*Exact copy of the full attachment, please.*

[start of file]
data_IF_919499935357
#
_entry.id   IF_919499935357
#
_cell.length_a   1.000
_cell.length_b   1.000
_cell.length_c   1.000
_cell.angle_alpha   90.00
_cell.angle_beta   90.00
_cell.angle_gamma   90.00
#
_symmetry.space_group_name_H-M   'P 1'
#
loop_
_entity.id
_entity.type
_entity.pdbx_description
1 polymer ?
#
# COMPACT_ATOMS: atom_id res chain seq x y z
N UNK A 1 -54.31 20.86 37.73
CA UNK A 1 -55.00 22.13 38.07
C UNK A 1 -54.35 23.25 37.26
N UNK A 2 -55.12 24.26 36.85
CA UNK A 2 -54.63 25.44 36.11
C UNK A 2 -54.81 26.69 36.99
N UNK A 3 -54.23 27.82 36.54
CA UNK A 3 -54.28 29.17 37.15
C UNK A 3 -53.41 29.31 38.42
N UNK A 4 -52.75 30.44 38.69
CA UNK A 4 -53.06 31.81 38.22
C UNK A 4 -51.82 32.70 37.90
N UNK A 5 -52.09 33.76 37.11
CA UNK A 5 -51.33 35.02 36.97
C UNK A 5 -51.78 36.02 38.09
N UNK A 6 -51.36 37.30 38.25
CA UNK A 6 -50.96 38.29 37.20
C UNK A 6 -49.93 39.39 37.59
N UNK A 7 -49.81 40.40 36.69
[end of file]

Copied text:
data_IF_919499935357
#
_entry.id   IF_919499935357
#
_cell.length_a   1.000
_cell.length_b   1.000
_cell.length_c   1.000
_cell.angle_alpha   90.00
_cell.angle_beta   90.00
_cell.angle_gamma   90.00
#
_symmetry.space_group_name_H-M   'P 1'
#
loop_
_entity.id
_entity.type
_entity.pdbx_description
1 polymer ?
#
# COMPACT_ATOMS: atom_id res chain seq x y z
N UNK A 1 -54.31 20.86 37.73
CA UNK A 1 -55.00 22.13 38.07
C UNK A 1 -54.35 23.25 37.26
N UNK A 2 -55.12 24.26 36.85
CA UNK A 2 -54.63 25.44 36.11
C UNK A 2 -54.81 26.69 36.99
N UNK A 3 -54.23 27.82 36.54
CA UNK A 3 -54.28 29.17 37.15
C UNK A 3 -53.41 29.31 38.42
N UNK A 4 -52.75 30.44 38.69
CA UNK A 4 -53.06 31.81 38.22
C UNK A 4 -51.82 32.70 37.90
N UNK A 5 -52.09 33.76 37.11
CA UNK A 5 -51.33 35.02 36.97
C UNK A 5 -51.78 36.02 38.09
N UNK A 6 -51.36 37.30 38.25
CA UNK A 6 -50.96 38.29 37.20
C UNK A 6 -49.93 39.39 37.59
N UNK A 7 -49.81 40.40 36.69